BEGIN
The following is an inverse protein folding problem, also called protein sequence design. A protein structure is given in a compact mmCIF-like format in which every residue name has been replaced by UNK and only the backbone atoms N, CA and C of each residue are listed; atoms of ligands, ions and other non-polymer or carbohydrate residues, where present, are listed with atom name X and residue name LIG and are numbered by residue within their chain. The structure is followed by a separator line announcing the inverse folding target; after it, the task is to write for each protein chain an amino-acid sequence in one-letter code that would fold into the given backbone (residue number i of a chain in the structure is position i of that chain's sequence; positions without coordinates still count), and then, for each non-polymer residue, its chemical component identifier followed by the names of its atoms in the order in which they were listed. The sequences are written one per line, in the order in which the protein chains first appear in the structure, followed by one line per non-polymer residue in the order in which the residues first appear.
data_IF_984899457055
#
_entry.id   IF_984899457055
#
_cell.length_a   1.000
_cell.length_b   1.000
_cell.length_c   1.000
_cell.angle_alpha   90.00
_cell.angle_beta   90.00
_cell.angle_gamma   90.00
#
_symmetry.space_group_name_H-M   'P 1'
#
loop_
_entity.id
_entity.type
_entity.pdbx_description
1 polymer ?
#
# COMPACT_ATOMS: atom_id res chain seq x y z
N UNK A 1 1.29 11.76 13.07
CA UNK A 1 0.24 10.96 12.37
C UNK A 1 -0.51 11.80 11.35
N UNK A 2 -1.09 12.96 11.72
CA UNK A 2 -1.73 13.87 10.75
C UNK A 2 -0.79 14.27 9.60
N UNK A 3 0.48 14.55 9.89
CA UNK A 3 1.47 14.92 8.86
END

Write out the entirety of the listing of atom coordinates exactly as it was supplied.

The following is an inverse protein folding problem, also called protein sequence design. A protein structure is given in a compact mmCIF-like format in which every residue name has been replaced by UNK and only the backbone atoms N, CA and C of each residue are listed; atoms of ligands, ions and other non-polymer or carbohydrate residues, where present, are listed with atom name X and residue name LIG and are numbered by residue within their chain. The structure is followed by a separator line announcing the inverse folding target; after it, the task is to write for each protein chain an amino-acid sequence in one-letter code that would fold into the given backbone (residue number i of a chain in the structure is position i of that chain's sequence; positions without coordinates still count), and then, for each non-polymer residue, its chemical component identifier followed by the names of its atoms in the order in which they were listed. The sequences are written one per line, in the order in which the protein chains first appear in the structure, followed by one line per non-polymer residue in the order in which the residues first appear.
data_IF_984899457055
#
_entry.id   IF_984899457055
#
_cell.length_a   1.000
_cell.length_b   1.000
_cell.length_c   1.000
_cell.angle_alpha   90.00
_cell.angle_beta   90.00
_cell.angle_gamma   90.00
#
_symmetry.space_group_name_H-M   'P 1'
#
loop_
_entity.id
_entity.type
_entity.pdbx_description
1 polymer ?
#
# COMPACT_ATOMS: atom_id res chain seq x y z
N UNK A 1 1.29 11.76 13.07
CA UNK A 1 0.24 10.96 12.37
C UNK A 1 -0.51 11.80 11.35
N UNK A 2 -1.09 12.96 11.72
CA UNK A 2 -1.73 13.87 10.75
C UNK A 2 -0.79 14.27 9.60
N UNK A 3 0.48 14.55 9.89
CA UNK A 3 1.47 14.92 8.86